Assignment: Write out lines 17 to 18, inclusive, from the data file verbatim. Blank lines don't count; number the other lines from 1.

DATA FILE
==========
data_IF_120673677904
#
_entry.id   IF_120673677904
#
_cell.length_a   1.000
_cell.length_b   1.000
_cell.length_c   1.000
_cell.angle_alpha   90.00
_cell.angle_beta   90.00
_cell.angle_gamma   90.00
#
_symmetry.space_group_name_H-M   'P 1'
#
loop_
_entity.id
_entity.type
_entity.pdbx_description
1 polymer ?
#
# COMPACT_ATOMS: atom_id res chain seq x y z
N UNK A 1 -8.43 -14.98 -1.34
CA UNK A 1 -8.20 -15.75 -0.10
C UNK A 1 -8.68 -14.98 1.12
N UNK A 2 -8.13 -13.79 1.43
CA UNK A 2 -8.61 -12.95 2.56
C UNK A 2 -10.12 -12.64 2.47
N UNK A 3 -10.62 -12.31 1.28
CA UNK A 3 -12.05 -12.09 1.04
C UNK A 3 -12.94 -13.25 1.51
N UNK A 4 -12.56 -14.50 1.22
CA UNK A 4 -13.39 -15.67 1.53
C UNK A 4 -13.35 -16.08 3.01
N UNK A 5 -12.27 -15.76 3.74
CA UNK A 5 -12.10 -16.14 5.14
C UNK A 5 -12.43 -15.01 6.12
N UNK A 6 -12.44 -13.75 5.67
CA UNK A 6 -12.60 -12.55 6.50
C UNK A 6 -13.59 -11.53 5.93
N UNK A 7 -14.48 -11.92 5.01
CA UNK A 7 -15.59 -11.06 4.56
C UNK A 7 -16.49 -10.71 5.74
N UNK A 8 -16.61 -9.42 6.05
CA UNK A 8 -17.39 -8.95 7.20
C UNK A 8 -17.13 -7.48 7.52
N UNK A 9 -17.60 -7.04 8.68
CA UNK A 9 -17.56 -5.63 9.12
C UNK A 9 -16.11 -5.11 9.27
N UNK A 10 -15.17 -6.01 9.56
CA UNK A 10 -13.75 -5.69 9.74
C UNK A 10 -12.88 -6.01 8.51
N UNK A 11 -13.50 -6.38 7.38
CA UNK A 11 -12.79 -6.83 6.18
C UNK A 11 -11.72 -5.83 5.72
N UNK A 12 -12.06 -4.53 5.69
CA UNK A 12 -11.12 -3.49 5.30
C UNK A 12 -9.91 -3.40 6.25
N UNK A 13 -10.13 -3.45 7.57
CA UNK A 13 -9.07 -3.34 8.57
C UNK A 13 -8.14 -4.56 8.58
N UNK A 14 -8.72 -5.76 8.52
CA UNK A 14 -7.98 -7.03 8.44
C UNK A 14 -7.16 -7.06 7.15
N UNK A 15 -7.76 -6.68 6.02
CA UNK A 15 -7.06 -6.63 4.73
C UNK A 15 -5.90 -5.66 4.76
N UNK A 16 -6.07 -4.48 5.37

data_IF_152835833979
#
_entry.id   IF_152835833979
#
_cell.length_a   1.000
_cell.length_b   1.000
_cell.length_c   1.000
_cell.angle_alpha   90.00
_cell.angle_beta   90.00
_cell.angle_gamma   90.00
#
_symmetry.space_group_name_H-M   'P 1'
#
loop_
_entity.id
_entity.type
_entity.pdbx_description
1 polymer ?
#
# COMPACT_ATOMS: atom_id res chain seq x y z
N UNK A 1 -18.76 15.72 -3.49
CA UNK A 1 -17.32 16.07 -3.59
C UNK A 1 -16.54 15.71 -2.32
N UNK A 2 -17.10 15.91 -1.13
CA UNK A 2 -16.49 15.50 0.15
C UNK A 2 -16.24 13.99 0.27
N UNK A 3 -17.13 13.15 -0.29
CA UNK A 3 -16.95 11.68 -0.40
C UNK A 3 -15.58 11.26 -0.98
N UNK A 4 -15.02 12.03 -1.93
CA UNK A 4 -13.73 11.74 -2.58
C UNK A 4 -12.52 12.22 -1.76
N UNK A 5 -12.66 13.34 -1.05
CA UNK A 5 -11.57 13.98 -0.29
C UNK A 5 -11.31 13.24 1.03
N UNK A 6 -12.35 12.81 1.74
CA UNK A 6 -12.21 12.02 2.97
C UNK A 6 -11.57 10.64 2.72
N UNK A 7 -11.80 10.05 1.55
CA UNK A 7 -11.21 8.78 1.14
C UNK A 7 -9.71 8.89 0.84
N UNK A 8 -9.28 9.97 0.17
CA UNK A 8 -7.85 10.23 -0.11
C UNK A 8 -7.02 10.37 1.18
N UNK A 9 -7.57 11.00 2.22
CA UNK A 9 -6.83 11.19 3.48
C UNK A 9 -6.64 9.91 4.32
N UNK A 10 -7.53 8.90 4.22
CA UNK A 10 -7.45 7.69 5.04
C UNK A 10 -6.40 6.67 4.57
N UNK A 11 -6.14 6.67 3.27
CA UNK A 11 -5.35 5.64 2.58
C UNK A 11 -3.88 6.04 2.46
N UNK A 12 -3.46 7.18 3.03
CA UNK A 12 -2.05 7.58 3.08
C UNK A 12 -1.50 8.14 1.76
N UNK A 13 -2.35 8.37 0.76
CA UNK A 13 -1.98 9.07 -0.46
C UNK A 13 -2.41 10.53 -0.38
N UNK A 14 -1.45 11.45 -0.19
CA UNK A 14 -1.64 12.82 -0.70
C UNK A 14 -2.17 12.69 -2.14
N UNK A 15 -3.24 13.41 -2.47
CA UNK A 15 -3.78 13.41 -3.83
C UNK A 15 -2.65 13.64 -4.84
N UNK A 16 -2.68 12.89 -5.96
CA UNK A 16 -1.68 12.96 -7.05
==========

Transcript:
_entity.pdbx_description
1 polymer ?